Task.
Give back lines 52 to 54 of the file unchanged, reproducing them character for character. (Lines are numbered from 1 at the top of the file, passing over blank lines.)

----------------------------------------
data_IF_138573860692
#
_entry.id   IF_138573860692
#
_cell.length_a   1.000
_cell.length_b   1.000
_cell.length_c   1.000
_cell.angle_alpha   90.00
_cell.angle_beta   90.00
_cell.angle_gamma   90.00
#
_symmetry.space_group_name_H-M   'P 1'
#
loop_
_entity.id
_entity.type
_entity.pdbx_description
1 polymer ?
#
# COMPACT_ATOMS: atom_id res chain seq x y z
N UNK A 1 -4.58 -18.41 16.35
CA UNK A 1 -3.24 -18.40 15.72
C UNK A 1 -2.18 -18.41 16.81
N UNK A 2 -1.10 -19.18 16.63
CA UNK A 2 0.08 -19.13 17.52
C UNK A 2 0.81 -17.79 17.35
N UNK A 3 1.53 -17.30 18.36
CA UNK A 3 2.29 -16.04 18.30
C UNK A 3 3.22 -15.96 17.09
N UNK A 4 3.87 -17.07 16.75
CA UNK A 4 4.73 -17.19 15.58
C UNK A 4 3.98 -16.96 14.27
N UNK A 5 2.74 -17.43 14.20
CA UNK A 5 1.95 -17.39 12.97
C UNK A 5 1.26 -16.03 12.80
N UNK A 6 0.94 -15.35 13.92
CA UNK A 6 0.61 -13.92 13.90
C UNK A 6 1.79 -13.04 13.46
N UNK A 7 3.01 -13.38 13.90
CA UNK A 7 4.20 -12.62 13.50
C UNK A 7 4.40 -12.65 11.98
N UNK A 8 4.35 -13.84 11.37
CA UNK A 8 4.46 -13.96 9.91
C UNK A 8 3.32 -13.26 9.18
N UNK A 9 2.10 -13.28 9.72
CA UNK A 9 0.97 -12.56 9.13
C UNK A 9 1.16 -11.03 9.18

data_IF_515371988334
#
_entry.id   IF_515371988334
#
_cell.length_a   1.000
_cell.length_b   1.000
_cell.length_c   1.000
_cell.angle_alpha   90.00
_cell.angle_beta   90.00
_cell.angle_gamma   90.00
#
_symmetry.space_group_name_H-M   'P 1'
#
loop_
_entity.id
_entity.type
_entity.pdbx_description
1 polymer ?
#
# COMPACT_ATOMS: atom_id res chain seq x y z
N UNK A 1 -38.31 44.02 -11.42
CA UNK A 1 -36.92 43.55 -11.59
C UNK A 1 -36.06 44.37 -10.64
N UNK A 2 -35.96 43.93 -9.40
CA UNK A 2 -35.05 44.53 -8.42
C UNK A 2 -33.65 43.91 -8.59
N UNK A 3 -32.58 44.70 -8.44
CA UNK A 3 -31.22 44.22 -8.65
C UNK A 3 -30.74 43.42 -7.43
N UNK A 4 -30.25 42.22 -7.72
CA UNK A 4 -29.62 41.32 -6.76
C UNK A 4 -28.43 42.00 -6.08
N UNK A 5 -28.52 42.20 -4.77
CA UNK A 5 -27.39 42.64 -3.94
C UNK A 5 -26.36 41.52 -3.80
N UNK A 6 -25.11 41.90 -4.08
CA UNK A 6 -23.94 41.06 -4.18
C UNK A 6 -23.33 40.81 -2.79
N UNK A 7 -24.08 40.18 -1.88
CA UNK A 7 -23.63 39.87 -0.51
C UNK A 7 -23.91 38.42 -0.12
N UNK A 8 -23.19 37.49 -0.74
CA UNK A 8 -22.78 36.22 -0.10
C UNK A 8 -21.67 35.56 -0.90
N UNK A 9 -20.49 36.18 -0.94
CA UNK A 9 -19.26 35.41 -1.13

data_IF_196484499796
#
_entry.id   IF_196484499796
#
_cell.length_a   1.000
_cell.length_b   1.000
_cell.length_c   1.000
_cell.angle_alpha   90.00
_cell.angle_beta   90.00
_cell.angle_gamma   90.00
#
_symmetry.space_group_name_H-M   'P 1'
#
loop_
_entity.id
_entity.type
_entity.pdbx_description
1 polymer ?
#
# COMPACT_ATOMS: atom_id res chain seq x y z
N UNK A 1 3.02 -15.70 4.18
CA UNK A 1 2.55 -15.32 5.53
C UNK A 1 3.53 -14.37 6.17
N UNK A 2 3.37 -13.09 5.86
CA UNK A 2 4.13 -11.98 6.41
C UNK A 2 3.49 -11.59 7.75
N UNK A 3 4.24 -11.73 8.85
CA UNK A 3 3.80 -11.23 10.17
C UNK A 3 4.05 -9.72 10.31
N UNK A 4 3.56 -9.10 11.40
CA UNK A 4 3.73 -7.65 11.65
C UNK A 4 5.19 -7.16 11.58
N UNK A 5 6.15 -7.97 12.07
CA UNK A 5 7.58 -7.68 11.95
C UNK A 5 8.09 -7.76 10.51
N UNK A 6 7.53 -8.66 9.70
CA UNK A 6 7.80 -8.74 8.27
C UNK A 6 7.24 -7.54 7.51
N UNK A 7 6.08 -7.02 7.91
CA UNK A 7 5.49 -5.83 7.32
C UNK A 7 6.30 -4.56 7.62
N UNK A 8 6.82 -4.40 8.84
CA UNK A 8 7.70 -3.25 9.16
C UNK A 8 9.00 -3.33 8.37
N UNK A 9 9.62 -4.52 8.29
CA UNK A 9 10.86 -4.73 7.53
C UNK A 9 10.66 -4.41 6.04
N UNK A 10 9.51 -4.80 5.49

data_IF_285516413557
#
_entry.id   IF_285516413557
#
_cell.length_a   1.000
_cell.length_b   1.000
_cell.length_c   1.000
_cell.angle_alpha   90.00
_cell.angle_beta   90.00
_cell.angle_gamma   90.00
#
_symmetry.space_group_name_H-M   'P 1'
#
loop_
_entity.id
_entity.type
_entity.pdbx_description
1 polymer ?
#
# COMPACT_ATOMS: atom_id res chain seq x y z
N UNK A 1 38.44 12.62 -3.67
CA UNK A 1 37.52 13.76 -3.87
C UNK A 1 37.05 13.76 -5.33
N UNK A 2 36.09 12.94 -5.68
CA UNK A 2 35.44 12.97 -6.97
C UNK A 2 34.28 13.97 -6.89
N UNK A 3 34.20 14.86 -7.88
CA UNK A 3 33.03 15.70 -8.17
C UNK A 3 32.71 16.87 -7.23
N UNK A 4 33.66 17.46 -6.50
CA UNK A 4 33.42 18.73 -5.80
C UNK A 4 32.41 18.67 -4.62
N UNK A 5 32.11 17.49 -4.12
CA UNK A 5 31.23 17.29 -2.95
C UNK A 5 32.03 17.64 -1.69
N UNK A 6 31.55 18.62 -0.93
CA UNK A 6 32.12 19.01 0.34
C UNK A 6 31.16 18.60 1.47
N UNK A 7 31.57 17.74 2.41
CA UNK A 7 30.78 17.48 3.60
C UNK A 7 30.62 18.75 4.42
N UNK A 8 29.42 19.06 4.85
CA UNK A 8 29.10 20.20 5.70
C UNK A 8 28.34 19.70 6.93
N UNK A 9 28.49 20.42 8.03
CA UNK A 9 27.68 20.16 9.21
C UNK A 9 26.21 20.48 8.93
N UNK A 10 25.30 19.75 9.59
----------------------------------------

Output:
_cell.length_a   1.000
_cell.length_b   1.000
_cell.length_c   1.000